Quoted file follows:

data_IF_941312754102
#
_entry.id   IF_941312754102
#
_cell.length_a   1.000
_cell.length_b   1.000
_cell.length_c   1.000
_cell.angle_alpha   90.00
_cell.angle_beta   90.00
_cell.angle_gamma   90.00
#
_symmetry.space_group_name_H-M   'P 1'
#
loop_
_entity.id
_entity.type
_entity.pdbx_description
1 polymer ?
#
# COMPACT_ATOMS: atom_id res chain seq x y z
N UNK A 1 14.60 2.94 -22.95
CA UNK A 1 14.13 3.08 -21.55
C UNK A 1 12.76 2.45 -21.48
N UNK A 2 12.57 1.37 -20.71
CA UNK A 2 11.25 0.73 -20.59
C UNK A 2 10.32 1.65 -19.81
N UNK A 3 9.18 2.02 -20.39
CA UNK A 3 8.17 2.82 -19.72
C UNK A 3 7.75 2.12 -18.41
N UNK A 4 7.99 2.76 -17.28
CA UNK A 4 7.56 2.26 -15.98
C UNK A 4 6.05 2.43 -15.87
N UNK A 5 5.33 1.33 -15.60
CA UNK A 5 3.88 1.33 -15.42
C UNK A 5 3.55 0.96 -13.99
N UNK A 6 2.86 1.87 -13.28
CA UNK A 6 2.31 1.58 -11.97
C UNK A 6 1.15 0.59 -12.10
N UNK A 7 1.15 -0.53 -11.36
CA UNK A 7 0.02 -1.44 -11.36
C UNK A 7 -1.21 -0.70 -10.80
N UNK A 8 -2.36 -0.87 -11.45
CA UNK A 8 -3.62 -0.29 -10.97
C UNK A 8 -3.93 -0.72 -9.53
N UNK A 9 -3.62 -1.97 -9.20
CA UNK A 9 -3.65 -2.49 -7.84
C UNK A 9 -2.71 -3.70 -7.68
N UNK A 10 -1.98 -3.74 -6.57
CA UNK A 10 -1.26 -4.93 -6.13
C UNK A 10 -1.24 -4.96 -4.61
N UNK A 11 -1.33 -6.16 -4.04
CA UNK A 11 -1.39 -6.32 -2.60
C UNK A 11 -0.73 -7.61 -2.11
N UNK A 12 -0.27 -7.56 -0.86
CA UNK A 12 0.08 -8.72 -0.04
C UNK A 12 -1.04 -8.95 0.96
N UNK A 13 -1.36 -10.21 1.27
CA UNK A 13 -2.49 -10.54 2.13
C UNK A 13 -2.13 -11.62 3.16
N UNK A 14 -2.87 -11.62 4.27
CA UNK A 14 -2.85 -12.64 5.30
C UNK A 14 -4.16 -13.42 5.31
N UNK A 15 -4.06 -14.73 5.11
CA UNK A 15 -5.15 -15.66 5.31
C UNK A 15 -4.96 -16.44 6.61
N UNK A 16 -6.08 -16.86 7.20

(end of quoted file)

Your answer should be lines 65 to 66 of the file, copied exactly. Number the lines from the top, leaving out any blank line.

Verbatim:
C UNK A 15 -4.96 -16.44 6.61
N UNK A 16 -6.08 -16.86 7.20